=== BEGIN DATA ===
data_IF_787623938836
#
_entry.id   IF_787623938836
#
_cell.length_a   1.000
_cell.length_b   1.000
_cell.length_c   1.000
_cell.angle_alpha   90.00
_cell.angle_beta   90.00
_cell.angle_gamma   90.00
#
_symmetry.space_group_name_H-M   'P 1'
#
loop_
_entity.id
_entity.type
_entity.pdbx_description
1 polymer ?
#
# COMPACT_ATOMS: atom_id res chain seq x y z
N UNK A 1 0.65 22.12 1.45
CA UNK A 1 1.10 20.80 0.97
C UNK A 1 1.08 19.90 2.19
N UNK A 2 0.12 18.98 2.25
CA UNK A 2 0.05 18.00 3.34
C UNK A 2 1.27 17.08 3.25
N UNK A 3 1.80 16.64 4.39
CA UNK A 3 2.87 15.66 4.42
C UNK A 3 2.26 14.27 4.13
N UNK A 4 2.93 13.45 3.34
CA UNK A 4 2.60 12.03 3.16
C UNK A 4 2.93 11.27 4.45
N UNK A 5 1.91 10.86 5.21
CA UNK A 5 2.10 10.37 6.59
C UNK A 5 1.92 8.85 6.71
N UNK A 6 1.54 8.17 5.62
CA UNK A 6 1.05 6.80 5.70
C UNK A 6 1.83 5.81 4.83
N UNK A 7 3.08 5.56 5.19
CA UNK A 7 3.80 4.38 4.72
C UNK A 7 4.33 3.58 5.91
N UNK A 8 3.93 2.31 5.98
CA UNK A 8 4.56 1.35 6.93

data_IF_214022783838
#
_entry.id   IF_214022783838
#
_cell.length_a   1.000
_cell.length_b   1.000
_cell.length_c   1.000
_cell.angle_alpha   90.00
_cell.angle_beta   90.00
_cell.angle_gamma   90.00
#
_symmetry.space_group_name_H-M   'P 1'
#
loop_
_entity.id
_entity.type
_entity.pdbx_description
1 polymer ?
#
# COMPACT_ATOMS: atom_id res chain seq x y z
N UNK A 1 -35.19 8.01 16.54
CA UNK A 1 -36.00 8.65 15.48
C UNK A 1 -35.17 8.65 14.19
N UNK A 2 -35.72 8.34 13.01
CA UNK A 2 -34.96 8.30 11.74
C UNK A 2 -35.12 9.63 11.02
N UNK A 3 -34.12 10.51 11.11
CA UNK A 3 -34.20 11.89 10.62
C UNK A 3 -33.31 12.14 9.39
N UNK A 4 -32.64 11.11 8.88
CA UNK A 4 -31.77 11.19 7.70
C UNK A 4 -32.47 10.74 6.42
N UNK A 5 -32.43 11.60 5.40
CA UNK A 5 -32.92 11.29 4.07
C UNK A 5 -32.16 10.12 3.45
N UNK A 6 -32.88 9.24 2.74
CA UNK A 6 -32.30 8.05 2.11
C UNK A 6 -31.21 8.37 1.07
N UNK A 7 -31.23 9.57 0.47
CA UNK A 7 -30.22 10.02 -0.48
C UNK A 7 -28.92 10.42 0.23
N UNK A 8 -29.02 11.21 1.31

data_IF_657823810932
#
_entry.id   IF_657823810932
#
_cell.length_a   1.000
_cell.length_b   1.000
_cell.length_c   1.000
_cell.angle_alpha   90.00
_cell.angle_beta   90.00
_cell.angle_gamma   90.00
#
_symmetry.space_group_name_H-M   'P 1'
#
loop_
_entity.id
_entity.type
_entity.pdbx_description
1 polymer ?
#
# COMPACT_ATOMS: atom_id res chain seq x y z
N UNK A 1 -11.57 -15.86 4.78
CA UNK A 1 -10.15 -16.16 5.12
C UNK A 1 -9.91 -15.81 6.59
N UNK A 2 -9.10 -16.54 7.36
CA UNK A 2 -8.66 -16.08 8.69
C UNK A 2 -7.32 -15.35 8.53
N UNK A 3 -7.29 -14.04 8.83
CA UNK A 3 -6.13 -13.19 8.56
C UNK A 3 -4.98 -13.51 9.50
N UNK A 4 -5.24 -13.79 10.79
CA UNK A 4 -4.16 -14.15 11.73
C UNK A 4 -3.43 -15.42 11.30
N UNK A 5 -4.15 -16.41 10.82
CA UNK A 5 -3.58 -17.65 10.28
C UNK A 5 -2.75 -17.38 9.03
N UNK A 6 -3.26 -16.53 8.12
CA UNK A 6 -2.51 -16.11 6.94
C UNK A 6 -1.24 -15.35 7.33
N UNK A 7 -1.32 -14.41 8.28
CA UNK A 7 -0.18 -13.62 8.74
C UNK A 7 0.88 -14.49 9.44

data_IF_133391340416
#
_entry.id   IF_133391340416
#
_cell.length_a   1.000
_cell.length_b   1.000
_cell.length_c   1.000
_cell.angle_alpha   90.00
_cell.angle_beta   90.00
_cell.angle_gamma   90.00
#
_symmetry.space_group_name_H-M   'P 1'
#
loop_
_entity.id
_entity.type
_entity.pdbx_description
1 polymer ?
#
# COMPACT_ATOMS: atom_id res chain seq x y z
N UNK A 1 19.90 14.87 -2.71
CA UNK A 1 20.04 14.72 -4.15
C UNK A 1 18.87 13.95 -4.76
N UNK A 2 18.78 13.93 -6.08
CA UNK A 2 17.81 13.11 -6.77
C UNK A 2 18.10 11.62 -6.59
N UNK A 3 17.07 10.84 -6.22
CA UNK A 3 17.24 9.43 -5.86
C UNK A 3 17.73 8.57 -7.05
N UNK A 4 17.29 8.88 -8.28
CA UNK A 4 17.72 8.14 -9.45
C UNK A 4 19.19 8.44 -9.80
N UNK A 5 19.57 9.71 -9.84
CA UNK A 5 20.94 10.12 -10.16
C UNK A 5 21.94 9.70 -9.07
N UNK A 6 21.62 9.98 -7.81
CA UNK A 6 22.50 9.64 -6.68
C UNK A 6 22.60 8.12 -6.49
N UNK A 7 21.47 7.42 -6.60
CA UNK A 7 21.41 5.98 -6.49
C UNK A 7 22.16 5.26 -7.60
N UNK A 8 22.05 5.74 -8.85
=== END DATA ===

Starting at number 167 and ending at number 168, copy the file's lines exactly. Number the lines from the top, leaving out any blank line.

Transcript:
C UNK A 7 22.16 5.26 -7.60
N UNK A 8 22.05 5.74 -8.85